Park in the large car park in front of the garden centre. The path to the left takes you to the wide open section of the park. You’ll immediately see the ‘pirate’ play area. By continuing along the path for a few hundred metres you’ll pass the skatepark on your left and then you’ll reach a small incline that leads to the boating pond. Walk around the pond clockwise, buy an ice cream then take a left. This will lead you to a spectacular waterfall down the White Cart. Cross the waterfall via a bridge, and then immediately take a right onto a delightful footpath which follows the stream and crosses a series of little bridges. This will lead you back to the wide open section of the park. Make your way back to the car park.
Total distance – 2.9 kilometres
Ascent – 60 metres
Walking conditions – Footpaths and tracks. Can be a little muddy after heavy rainfall. Buggy compatible on dry days. No difficulties.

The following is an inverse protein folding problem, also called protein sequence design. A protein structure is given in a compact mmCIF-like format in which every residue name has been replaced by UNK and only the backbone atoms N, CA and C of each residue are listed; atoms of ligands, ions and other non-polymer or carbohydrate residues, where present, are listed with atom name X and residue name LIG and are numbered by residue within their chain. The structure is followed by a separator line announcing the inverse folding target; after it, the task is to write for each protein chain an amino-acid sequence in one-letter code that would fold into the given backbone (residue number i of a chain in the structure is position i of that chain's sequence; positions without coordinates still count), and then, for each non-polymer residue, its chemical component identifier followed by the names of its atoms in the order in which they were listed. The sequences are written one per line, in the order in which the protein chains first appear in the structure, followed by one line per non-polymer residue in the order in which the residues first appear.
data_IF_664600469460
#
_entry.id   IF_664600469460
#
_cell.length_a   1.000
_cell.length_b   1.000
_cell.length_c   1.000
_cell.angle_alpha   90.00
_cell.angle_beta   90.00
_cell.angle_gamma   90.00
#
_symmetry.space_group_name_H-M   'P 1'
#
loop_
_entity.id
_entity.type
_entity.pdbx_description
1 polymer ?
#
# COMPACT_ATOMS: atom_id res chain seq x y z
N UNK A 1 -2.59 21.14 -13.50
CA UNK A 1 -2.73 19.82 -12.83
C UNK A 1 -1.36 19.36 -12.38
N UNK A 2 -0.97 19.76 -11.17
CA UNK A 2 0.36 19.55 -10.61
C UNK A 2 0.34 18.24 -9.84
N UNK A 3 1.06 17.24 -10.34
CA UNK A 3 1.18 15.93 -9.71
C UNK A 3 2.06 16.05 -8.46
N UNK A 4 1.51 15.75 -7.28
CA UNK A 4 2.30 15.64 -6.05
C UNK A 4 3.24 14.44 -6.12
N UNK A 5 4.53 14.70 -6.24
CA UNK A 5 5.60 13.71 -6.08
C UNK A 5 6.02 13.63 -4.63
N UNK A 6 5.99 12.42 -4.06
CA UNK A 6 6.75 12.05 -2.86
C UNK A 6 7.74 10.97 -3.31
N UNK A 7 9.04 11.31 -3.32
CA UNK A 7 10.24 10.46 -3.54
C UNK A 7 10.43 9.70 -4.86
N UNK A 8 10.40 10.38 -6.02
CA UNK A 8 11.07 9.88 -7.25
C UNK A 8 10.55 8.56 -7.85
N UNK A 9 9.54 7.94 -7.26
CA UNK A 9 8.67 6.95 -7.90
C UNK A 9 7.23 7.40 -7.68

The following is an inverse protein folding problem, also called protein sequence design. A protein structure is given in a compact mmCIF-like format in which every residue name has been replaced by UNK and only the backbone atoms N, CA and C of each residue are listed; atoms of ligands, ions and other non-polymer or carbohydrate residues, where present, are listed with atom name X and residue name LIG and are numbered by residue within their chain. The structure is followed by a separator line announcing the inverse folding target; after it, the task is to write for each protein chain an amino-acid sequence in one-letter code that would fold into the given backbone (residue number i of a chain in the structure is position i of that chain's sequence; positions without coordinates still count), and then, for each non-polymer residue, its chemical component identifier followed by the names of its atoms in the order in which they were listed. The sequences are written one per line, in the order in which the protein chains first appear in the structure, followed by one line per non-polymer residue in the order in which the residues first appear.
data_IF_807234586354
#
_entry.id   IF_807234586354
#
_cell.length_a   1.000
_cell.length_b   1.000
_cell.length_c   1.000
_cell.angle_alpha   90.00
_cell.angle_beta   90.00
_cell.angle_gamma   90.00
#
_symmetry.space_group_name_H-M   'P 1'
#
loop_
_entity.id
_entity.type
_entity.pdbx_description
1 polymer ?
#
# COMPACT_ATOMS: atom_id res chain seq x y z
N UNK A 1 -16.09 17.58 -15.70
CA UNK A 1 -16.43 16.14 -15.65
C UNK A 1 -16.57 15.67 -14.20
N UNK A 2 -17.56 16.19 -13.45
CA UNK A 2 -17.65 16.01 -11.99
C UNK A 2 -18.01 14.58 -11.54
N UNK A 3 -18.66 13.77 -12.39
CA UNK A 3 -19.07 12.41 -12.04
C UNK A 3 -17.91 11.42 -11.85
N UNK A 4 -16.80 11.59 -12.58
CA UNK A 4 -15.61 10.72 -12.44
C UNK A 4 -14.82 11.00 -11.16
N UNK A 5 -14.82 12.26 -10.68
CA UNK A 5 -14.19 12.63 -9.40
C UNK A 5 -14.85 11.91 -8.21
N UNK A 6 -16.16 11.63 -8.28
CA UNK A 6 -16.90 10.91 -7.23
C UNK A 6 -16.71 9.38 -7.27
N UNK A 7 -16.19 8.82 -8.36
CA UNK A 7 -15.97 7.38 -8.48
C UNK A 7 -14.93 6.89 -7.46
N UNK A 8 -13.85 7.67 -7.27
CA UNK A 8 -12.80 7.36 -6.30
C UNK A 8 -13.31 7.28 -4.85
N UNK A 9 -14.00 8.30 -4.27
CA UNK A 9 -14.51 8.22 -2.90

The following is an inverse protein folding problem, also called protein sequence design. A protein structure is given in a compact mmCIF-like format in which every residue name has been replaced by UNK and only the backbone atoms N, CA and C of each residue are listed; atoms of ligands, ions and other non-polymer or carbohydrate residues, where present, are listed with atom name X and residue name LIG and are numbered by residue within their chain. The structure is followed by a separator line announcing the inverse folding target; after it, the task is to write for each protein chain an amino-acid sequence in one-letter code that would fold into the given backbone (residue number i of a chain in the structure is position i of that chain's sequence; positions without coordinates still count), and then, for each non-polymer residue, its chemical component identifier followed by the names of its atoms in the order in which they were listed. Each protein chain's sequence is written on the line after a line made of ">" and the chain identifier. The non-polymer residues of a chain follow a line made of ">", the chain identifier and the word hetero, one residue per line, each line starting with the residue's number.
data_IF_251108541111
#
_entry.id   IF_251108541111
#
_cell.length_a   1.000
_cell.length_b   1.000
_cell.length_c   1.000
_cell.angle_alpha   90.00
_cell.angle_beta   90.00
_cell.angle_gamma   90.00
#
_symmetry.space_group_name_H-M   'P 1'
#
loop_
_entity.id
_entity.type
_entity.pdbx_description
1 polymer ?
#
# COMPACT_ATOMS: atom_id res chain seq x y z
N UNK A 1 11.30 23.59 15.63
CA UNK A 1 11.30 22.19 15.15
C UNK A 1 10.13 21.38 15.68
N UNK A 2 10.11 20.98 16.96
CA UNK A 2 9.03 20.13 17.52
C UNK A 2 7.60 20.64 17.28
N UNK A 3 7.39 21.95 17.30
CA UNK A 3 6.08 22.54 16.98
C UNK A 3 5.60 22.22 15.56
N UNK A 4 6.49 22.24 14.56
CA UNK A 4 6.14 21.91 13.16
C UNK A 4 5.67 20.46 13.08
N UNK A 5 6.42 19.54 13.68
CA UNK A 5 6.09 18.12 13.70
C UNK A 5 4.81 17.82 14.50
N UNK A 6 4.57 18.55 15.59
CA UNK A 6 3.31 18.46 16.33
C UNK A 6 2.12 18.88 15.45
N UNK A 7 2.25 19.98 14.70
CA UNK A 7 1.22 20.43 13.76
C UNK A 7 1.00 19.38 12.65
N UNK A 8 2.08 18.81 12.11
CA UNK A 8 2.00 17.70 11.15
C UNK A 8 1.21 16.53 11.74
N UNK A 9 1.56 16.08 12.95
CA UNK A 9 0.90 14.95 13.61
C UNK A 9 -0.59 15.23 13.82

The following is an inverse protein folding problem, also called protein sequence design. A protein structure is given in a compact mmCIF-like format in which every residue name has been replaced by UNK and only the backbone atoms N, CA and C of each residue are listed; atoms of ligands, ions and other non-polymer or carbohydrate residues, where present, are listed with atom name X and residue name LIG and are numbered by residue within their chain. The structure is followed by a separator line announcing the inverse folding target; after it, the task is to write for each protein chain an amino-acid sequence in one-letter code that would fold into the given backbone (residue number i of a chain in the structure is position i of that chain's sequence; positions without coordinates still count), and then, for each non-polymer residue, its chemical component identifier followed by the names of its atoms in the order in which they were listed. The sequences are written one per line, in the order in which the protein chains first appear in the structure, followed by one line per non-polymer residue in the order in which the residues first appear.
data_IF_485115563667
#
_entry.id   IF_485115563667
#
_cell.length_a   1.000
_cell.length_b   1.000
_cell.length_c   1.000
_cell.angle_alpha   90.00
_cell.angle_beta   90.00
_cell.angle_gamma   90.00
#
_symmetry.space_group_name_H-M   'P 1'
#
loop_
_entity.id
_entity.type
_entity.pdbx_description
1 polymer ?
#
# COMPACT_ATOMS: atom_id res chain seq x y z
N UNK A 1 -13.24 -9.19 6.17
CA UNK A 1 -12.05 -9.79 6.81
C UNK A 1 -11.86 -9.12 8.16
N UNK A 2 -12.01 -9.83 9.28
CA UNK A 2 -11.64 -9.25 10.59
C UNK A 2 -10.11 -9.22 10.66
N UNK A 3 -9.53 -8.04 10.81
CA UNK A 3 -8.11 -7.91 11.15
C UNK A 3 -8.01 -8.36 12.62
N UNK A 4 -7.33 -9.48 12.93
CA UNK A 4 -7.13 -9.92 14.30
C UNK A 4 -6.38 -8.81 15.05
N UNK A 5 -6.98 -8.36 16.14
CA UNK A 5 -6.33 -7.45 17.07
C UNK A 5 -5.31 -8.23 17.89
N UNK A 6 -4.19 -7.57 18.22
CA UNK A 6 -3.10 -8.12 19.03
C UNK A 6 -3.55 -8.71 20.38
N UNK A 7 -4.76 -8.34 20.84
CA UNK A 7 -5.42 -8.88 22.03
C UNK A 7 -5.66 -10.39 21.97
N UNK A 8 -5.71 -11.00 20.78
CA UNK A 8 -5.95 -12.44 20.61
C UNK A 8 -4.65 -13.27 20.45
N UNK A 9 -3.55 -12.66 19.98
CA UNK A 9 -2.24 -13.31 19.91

Time required – Around 1 to 2 hours
Nearest Town – Milngavie
Milngavie is probably best known for being the town that always has its name mis-pronounced. But it’s also famous for being the start of the West Highland Way which is far more exciting. And Mugdock Country Park is directly across the road from the start of the West Highland Way. It’s an expansive park with countless walking routes in addition to playparks, a castle, garden centre, and second world war installations to name but a few things. A great day out!
For one of our favourite routes, park at the garden centre and make your way south past the courtyard and on to the gravel track. This southerly track quickly veers to the right and you will soon see a large ruin. The track then curves around to the left until you start to walk in an easterly direction. After about 300 metres keep your eyes out for the footpath leading off to the right (you’ll see the castle on the right so you can’t really go too far wrong). This path takes you out over marshy ground. Not to worry though, because you’ll be walking on wooden decking. And after no more than a couple of hundred metres you’re in Mugdock Castle.